To attract the most qualified employees for the job, it is important that your company’s environment encourages diversity and openness to all types of people. This includes being able to accommodate employees with visual or auditory disabilities. According to Title I of the Americans with Disabilities Act (ADA), employers are prohibited from discriminating against individuals with disabilities in companies of 15 or more employees. Under this provision, employers must make reasonable accommodations for disabled candidates and employees on and off site, such as an equal opportunity job application process and allowing employees to obtain the same benefits as employees who don’t have disabilities.
For visually impaired individuals or those who are hard of hearing or deaf, accommodations must be made to ensure that your working environment is nondiscriminatory.
During the Interview
During the candidate selection process, employers should be aware of the following:
- Focus on the tasks required for the position, not on the disability.
- Ask the applicant what types of accommodations he or she needs to feel comfortable at the interview.
- Provide an electronic application to visually impaired applicants, or have someone read the application aloud and record applicants’ responses.
- If administering an employment test is protocol at your company, have someone read the test aloud to visually impaired applicants, or send a link to the electronic test. Also, contact your local agency for the blind to administer the test to the applicant.
- Present the applicant with the required forms to fill out in Braille or large print, or electronically with the assistance of a speech synthesizer.
- Avoid asking applicants anything about their disability.
- Provide a sign language interpreter for interviews with hard of hearing or deaf applicants.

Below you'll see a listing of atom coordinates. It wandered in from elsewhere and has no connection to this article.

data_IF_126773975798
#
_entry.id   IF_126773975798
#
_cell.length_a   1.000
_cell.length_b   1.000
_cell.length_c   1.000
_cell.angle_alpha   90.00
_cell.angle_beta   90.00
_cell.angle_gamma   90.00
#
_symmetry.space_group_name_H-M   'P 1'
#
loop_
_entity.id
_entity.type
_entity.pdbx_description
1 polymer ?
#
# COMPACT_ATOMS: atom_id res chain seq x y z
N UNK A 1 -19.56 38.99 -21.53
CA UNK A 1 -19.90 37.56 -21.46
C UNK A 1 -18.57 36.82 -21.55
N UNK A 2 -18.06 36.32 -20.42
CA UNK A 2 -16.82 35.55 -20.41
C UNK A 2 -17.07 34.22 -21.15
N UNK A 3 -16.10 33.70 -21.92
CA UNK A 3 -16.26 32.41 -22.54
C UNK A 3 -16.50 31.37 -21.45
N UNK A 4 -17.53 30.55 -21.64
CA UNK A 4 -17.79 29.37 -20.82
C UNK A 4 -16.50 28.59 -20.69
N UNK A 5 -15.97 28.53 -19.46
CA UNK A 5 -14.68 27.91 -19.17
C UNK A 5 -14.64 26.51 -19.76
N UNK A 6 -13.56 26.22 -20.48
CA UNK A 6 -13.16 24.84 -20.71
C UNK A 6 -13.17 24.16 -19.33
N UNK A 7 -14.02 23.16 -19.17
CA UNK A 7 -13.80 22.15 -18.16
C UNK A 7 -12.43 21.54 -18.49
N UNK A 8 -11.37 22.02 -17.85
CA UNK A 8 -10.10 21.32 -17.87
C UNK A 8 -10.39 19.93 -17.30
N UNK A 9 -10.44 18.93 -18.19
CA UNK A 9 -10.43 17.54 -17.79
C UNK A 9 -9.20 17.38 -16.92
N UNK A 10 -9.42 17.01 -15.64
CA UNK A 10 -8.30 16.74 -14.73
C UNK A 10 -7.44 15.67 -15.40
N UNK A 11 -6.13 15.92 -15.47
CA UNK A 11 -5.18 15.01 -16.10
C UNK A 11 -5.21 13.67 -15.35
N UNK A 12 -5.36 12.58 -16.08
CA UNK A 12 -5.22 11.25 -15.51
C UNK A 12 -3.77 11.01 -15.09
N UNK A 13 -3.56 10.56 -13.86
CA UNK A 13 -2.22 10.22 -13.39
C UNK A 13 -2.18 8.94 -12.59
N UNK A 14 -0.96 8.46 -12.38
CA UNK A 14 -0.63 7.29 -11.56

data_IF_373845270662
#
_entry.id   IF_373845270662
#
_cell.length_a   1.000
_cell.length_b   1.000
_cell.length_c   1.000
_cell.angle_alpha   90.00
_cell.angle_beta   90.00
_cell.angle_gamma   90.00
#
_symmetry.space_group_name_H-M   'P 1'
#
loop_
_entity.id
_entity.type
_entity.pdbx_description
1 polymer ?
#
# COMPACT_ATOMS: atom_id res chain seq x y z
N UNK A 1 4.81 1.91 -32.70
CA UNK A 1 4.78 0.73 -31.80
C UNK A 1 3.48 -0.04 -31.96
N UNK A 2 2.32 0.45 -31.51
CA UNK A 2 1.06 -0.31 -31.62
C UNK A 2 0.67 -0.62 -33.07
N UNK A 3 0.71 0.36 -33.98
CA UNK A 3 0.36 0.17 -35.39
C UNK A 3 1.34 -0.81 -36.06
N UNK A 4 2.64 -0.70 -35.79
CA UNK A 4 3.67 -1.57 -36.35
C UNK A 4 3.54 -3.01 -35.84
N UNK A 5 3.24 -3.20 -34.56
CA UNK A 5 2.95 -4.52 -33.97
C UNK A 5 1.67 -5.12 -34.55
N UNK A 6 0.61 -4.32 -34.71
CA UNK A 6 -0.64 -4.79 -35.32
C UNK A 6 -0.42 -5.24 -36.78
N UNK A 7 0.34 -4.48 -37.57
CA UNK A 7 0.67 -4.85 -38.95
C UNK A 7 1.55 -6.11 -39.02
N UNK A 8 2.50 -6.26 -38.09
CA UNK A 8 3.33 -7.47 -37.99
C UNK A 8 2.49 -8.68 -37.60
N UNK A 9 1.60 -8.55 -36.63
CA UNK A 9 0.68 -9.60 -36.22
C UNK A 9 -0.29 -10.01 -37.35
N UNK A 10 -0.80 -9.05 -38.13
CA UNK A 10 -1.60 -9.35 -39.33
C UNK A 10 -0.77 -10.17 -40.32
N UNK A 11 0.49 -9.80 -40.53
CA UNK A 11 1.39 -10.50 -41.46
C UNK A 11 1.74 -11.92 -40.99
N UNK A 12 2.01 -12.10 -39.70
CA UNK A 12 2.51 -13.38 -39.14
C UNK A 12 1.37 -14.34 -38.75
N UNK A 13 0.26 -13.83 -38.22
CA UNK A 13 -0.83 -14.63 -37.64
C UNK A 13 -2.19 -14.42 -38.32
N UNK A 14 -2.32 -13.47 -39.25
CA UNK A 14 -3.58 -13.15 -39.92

For Hard of Hearing or Deaf Employees
To ensure the working environment is nondiscriminatory for hard of hearing or deaf employees, consider the following:
- Provide a sign language interpreter or note taker for staff meetings and training programs.
- Obtain telecommunication devices (TTYs), text telephones, video relay service software, instant messaging software and/or flashing ringer handsets.
- Place flashing lights on smoke alarms to alert employees of a fire or drill.
- Install assistive hearing systems in conference rooms to amplify the sound for employees wearing hearing aids.
- For presentations, install televisions with closed captioning in conference rooms.
For Visually Impaired Employees
To ensure the working environment is nondiscriminatory for visually impaired employees, consider the following:
- Ask employees if they need assistance when entering a part of the office that they are unfamiliar with.
- Allow Seeing Eye dogs in the office.
- Include Braille versions of equipment and manuals.
The following are general accommodations your business can take promote compliance:
- Transfer nonessential job functions to other employees.
- Assign the employee to a work station with assistance equipment available.
- Allow the employee to attend medical appointments on an as-needed basis.
- Modify employee communication materials so that disabled employees can obtain and use the information as comprehensively as other employees.
- Treat the employee with the same respect and courtesy that others receive.
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